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Topics » Success Stories » Transplanting Traditions Supports Refugee Farmers as They Grow Their Food and Their Community
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Transplanting Traditions Supports Refugee Farmers as They Grow Their Food and Their Community

Transplanting Traditions Grows Food With Refugees Farmers in a Way that Honors Their Culture

The following is an article from a Community Leads grant recipient.

I grew up in the deep-rooted culture of the mountains of North Carolina. As a child, I spent countless hours at my grandmother’s elbow in her kitchen immersed in the food traditions that span generations in my family. My grandmother’s basement was lined with hundreds of Mason jars of preserves and my grandfather taught me to sprinkle salt and pepper on his watermelon and mash cornbread into a glass of buttermilk to eat with a spoon. As an adult, those memories have transformed from mundane to unique, as so many traditions of food and farming have fallen away from mainstream culture. But I long for that culture still, and I’m unbelievably lucky that my work has allowed me to fulfill that longing through the Transplanting Traditions Community Farm (TTCF).

Transplanting Traditions Grows Food With Refugees Farmers in a Way that Honors Their Culture

Transplanting Traditions is an eight-acre non-profit community farm in the southern town of Chapel Hill, North Carolina and, as is fitting, farmers grow and cook southern standards like collards and okra. But instead of pairing them with cornbread and butterbeans, they’re mixed into spicy soups made of lemongrass and cassava or coconut milk and lime leaf, all grown at TTCF. If you walked our raised beds in August you would find woven bamboo trellises supporting vines of snake gourd and red seeds like entrails bursting from the knobby green flesh of bitter melon. Arrow hearted taro leaves as big as an umbrella and tiny clusters of spiky leaved bitter eggplant on six-foot stalks. Sesame and rice, jicama and papaya, herbs like pennywort, ginger and turmeric.

Transplanting Traditions is home to 14 distinct refugee farm businesses, 93% of which are managed by women. These refugees came from Burma, a long kite-shaped country about 1,000 miles north of the equator flanked by India, China, Laos and Thailand. In Burma, 65% of the labor force is involved in agriculture. As refugees fleeing civil war, the farmers who work at TTCF had to leave behind their farms, communities, histories, and culture. Although they came to the US as skilled farmers with a rich history and knowledge of agriculture, most came from villages without running water or electricity and due to a lack of “modern” skills, most find themselves in low-wage service jobs such as custodians and housekeepers. As a result, close to half of refugees have family incomes below twice the federal poverty level. Most Transplanting Traditions farmers work full-time during the night shift cleaning at our local university. They get off work at 7 AM and come to the farm where they stay and work until the late afternoon before returning to work again at night.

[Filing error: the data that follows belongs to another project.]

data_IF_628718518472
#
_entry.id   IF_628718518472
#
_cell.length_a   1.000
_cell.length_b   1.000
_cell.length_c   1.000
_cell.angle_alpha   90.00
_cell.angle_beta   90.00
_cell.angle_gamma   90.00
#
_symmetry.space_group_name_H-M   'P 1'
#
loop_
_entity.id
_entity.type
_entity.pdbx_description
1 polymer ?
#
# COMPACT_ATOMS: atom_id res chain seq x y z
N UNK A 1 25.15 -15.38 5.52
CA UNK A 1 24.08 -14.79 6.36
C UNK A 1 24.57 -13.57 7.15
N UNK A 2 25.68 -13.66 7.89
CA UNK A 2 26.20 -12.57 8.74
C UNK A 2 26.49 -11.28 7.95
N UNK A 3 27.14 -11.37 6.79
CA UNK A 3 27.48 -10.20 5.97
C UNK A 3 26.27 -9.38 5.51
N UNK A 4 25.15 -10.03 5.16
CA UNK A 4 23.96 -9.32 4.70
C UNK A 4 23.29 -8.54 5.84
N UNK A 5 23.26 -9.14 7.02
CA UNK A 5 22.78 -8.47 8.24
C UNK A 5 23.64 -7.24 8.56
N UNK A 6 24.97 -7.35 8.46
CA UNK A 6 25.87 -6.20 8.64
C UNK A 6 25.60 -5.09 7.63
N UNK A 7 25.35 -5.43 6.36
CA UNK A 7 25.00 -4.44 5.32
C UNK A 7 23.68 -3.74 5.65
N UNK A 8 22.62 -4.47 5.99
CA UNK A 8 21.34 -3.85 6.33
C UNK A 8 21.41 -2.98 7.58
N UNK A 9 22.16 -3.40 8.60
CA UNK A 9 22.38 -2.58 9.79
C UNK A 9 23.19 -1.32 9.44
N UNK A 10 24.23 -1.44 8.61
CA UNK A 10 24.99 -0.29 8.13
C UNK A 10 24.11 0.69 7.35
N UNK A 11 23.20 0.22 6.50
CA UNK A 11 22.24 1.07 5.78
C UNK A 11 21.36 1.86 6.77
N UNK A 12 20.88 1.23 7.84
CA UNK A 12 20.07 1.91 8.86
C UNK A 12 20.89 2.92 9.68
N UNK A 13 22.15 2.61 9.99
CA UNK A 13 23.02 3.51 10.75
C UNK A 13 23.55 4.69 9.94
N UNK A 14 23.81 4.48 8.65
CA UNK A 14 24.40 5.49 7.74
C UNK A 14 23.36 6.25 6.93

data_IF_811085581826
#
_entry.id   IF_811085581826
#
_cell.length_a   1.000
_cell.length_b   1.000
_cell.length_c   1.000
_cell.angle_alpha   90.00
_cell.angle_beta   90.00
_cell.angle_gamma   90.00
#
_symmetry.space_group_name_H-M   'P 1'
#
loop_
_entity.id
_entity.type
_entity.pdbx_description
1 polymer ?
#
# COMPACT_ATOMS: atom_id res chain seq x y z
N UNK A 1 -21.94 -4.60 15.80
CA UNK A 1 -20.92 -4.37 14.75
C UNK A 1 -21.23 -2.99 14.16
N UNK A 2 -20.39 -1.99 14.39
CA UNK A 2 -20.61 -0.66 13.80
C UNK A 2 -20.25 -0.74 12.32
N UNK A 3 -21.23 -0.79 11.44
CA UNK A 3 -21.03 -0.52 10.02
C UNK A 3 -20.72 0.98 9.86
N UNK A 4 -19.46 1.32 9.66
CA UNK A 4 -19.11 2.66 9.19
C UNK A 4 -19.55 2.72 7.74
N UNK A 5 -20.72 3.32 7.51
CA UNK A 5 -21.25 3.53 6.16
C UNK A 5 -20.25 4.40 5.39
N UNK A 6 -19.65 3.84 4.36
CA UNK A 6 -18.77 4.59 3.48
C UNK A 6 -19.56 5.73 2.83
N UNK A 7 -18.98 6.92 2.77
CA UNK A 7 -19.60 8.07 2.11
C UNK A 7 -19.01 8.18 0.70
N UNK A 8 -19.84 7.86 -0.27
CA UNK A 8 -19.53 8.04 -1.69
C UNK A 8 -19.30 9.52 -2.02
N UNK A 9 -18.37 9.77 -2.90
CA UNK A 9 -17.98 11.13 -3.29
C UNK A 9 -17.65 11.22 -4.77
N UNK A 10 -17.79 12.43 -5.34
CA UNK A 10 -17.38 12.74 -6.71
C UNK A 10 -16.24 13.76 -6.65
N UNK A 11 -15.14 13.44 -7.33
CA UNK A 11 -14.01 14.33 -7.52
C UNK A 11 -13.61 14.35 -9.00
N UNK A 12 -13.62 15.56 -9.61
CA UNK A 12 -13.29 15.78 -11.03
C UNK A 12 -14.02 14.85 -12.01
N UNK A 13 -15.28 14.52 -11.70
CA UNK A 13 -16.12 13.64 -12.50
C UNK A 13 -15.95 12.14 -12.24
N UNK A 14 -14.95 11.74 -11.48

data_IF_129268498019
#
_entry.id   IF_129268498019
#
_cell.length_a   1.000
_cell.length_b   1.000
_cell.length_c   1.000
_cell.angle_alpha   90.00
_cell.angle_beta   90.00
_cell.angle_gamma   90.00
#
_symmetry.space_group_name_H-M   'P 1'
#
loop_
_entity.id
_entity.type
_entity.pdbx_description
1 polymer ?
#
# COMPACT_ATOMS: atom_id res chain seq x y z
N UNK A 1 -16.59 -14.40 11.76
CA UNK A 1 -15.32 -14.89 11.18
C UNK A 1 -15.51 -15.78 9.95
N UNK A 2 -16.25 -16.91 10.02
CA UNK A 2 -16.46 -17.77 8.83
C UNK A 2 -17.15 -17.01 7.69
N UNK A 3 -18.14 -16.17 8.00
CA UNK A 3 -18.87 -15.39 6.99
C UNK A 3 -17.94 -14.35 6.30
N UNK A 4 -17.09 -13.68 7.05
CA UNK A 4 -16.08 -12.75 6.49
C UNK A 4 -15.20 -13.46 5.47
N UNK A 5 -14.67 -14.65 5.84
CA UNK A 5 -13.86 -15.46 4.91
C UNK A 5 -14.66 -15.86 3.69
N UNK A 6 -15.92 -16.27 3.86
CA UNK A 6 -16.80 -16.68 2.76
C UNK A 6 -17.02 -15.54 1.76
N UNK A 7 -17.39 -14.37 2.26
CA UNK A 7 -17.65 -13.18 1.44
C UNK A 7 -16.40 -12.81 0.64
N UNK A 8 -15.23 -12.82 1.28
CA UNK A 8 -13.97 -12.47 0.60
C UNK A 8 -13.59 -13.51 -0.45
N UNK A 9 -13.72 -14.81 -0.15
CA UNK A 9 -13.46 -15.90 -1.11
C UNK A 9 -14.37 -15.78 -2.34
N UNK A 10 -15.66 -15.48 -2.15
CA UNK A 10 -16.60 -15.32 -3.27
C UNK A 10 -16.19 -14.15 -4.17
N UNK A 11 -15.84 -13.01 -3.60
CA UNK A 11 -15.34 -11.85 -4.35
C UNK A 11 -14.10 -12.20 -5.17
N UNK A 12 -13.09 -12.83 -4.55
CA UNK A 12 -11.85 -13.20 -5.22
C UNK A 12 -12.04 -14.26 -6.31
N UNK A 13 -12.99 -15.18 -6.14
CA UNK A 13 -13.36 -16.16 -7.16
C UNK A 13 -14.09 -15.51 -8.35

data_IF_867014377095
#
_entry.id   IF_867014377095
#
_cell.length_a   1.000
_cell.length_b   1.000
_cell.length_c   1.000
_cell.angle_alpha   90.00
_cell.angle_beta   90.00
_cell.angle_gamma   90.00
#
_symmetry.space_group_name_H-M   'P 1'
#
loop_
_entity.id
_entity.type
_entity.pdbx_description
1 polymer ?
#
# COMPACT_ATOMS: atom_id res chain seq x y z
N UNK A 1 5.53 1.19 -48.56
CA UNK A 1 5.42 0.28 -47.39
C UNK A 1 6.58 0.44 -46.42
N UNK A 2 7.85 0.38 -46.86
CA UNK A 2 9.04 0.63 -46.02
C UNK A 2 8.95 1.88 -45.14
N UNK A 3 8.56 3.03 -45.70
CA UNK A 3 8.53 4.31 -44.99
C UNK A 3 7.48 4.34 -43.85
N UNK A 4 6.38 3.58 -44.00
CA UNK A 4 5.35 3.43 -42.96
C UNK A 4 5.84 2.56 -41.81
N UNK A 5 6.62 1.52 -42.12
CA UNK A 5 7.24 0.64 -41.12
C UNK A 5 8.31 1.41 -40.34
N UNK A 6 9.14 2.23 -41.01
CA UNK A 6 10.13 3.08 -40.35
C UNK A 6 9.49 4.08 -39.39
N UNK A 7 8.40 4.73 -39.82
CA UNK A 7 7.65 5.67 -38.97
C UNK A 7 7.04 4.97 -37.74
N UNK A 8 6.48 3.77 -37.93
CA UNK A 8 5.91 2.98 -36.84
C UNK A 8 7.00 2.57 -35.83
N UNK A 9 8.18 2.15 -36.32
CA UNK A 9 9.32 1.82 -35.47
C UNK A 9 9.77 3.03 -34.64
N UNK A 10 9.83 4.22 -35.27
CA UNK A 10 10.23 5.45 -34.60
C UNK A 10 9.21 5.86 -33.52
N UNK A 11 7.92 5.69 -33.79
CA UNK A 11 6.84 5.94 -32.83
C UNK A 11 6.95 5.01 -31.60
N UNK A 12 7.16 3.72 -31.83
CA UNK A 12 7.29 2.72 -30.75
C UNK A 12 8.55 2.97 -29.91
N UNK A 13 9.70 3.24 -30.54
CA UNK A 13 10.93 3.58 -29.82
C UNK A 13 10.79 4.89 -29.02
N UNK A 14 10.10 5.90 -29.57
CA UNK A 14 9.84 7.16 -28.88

Transplanting Traditions Grows Food With Refugees Farmers in a Way that Honors Their Culture

Transplanting Traditions provides agricultural micro-enterprise support to refugee farmers as they begin their own farm businesses. Our farmers sell through a Community Supported Agriculture (CSA) program as well as at local farmers’ markets. Over the years, TTCF farmers have earned over $710,755 in direct income through these sales. In addition, TTCF has a rigorous community food sovereignty program named Share a Share. Through this program, an average of 4,000 pounds of food grown at TTCF is donated to local food pantries and distributed to 1,288 refugee individuals on a bi-monthly basis, making the impact of TTCF extend deep into the community.

Transplanting Traditions Grows Food With Refugees Farmers in a Way that Honors Their Culture

The farmers here say that Transplanting Traditions provides meaningful, joyful opportunities to increase income as well as to come together, rebuild, heal from trauma and celebrate culture and community. The farm is a respite. It is a place that provides meaningful work, income and food sovereignty. At the heart of the project is something very dear to me—we are recreating connections between people and their vital but increasingly-threatened cultures of food and farming, one seed at a time.

The T. Colin Campbell Center for Nutrition Studies (CNS) is committed to increasing awareness of the extraordinary impact that food has on the health of our bodies, our communities, and our planet. In support of this commitment, CNS has created a Community Leads service initiative to empower sustainable food-based initiatives around the world by providing grants to enable innovative start-ups and to propel the growth of existing initiatives. Please consider making a donation to this great cause. 100% of your donation will go to support initiatives like the one you just read about in this article.

Learn more about Community Leads:

https://nutritionstudies.org/community-leads-service-initiative/

Copyright 2020 Center for Nutrition Studies. All rights reserved.

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